The Emery Walker House stands on Hammersmith Terrace, a neat row of narrow Georgian terraces with gardens overlooking the Thames. In the late 1800s and early 1900s, this small neighbourhood in west London became the hub of the arts and crafts movement. Sir Emery Walker (1851-1933) was a London-born engraver, photographer and printer. He was a self-made man, having left school at 13 and establishing his own business by 30. In the late 1870s, he befriended Morris when he moved to Hammersmith Terrace as they bonded over socialism. The pair became firm friends and saw each other nearly every day. Walker initially lived at No.3 Hammersmith Terrace, before moving to No.7 – the house you can visit today – in 1903 and remained there for the rest of his life. Morris lived a short walk away at Kelmscott House and sowed the seed for the growing arts and crafts community of the area. Artist, bookbinder and sometime business partner of Walker (more on that later!), T.J. Cobden-Sanderson (1840-1922) lived at No.7 before Walker did, while Morris’ daughter May (1862-1938) ended up living next door at No.8 with her husband Henry Halliday Sparling. The playwright George Bernard Shaw lodged with the couple for a time and ended up having an affair with May, causing her divorce. Walker and Morris were firm friends with architect Philip Webb, who made Walker a beneficiary of his will, with some of his furniture now in No.7.

© Anna Kunst for The Emery Walker Trust

A Morris & Co Sussex chair
© Anna Kunst for The Emery Walker Trust

Emery Walker house © Memoirs Of A Metro Girl 2018

The view of the Thames from the Emery Walker House

One of the most interesting stories about Walker is his business partnership and eventual feud with Cobden-Sanderson. The latter established the Doves Bindery in 1893, eventually becoming the Doves Press in 1900 when he partnered with Walker following the closure of Kelmscott Press in 1898. Cobden-Sanderson’s wife Annie provided funding after Walker admitted he didn’t have enough money to contribute. Their publications, featuring the Doves typeface which was inspired by Italian Renaissance, were a huge success. However, by 1902, their working relationship began to sour with Cobden-Sanderson complaining Walker wasn’t devoting enough time to the business. In 1906, they agreed things weren’t working, but disagreed over the splitting of the assets. Walker was entitled to have the metal letters and castings, but Cobden-Sanderson didn’t want him to have them. Between 1913-1917, the elderly Cobden-Sanderson made around 170 trips from Hammersmith Terrace to Hammersmith Bridge in the middle of the night, lobbing the heavy type, punches and matrices and hurling them into the Thames. Following Cobden-Sanderson’s death in 1922, his widow Annie paid Walker a large sum towards compensating the loss of type. Nearly a century later, designer Robert Green and the Port Authority of London searched the Thames below Hammersmith Bridge and managed to recover 150 types of the Doves Press.  Read the rest of this entry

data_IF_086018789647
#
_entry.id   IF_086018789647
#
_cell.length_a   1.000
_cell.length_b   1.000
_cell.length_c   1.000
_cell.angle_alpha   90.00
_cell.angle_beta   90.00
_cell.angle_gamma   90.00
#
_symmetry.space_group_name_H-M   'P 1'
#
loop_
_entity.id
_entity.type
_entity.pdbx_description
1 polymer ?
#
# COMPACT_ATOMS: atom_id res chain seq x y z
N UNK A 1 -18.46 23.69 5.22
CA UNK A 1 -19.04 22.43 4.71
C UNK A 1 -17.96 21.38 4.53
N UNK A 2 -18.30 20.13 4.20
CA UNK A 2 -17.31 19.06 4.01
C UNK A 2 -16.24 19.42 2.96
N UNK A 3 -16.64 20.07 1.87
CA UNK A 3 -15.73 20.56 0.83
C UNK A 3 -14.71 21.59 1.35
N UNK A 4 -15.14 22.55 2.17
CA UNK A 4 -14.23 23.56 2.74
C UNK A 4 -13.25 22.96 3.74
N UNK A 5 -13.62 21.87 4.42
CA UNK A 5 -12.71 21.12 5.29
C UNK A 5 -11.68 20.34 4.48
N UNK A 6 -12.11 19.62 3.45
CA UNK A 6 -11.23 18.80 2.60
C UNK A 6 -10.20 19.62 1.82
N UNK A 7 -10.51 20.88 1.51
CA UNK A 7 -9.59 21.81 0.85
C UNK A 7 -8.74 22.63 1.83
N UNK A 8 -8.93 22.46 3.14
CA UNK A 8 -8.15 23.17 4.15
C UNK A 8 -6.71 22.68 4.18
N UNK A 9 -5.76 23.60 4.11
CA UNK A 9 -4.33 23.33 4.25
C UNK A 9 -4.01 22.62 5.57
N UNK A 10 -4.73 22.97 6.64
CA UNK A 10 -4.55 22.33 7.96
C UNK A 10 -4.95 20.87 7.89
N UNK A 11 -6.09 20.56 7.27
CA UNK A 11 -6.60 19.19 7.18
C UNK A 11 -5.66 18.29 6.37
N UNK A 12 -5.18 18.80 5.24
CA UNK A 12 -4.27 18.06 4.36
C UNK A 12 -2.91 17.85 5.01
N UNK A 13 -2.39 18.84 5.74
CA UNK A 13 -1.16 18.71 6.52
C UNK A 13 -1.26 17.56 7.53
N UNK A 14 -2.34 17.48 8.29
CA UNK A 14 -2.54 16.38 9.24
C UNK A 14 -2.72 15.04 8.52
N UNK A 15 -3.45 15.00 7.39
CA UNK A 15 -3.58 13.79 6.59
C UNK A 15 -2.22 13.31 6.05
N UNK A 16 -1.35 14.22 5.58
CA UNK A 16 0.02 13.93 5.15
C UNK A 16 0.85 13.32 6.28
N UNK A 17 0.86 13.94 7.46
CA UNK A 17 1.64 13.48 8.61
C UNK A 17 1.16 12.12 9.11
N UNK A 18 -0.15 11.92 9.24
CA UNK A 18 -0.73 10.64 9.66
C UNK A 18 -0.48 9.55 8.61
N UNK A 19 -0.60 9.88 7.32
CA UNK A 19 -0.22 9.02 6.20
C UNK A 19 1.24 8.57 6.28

Lighting up Old Street: The Art Wall installation at The Bower

Demakersvan's Art Wall at The Bower At Old Street

Demakersvan’s Art Wall at The Bower At Old Street

The Old Street roundabout has never been one of the more attractive hubs in London. However, increasing regeneration is breathing new life into the area’s buildings and making EC1 a more attractive place to be.

As part of new office and retail quarter The Bower, a new public art installation is lighting up Old Street for the better. Renowned Dutch artists DeMakersVan have created a facetted stainless steel and glass installation inspired by Shoreditch’s industrial past.

The Art Wall is located at the City Road entrance to The Bower and is visible from the Old Street roundabout. The installation is a 21 metre long, 3-dimensional structure lit up with LED panels. The DeMakersVan brothers were inspired by the Crittal windows commonly found in Shoreditch and warped the shape. Mirrors on the interior of the structure reflect the white haze glass windows and rainbow effect glass panels, resulting in an iridescent light display.